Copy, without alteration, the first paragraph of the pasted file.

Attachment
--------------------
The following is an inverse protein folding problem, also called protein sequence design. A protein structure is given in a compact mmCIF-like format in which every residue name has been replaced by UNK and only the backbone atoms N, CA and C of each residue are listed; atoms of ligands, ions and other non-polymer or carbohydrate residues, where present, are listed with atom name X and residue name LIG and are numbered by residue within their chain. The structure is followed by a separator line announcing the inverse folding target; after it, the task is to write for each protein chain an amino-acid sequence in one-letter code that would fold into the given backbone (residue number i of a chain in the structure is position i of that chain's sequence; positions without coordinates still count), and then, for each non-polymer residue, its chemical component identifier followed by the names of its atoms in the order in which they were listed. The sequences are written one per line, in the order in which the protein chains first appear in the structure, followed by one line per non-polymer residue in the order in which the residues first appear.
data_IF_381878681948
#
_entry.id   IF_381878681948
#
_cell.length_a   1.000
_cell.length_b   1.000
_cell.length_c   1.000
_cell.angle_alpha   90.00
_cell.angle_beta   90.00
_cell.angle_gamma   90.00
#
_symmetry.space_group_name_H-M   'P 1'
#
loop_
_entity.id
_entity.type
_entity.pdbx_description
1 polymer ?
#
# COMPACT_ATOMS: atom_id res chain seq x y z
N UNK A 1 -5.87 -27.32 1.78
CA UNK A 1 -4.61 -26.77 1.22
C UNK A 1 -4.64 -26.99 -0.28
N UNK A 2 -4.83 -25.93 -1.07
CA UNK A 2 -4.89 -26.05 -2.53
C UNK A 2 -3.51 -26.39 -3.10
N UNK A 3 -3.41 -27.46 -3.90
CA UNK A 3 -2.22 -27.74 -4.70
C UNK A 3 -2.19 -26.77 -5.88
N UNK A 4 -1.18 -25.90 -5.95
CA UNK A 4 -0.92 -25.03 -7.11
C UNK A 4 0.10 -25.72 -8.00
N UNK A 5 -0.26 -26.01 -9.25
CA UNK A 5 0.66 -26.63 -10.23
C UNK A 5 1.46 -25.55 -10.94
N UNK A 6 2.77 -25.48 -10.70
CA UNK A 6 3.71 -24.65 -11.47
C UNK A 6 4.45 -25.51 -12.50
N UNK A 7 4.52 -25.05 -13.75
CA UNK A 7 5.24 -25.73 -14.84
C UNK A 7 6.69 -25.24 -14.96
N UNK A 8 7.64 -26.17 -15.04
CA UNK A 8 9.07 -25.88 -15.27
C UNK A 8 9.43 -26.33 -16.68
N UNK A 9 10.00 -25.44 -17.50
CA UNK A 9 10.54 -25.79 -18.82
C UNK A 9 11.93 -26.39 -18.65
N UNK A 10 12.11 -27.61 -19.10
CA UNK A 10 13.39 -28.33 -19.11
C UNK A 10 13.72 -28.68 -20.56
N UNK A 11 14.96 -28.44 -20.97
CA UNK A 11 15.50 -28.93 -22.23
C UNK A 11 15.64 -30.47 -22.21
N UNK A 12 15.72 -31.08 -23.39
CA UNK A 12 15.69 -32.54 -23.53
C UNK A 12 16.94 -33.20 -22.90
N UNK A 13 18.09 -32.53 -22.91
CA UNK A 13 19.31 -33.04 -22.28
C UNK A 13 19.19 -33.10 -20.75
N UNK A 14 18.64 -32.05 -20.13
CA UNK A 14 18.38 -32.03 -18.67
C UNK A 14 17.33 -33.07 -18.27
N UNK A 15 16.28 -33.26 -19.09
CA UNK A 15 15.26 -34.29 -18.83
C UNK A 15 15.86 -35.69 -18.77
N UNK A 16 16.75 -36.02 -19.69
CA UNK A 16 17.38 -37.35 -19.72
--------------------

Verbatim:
The following is an inverse protein folding problem, also called protein sequence design. A protein structure is given in a compact mmCIF-like format in which every residue name has been replaced by UNK and only the backbone atoms N, CA and C of each residue are listed; atoms of ligands, ions and other non-polymer or carbohydrate residues, where present, are listed with atom name X and residue name LIG and are numbered by residue within their chain. The structure is followed by a separator line announcing the inverse folding target; after it, the task is to write for each protein chain an amino-acid sequence in one-letter code that would fold into the given backbone (residue number i of a chain in the structure is position i of that chain's sequence; positions without coordinates still count), and then, for each non-polymer residue, its chemical component identifier followed by the names of its atoms in the order in which they were listed. The sequences are written one per line, in the order in which the protein chains first appear in the structure, followed by one line per non-polymer residue in the order in which the residues first appear.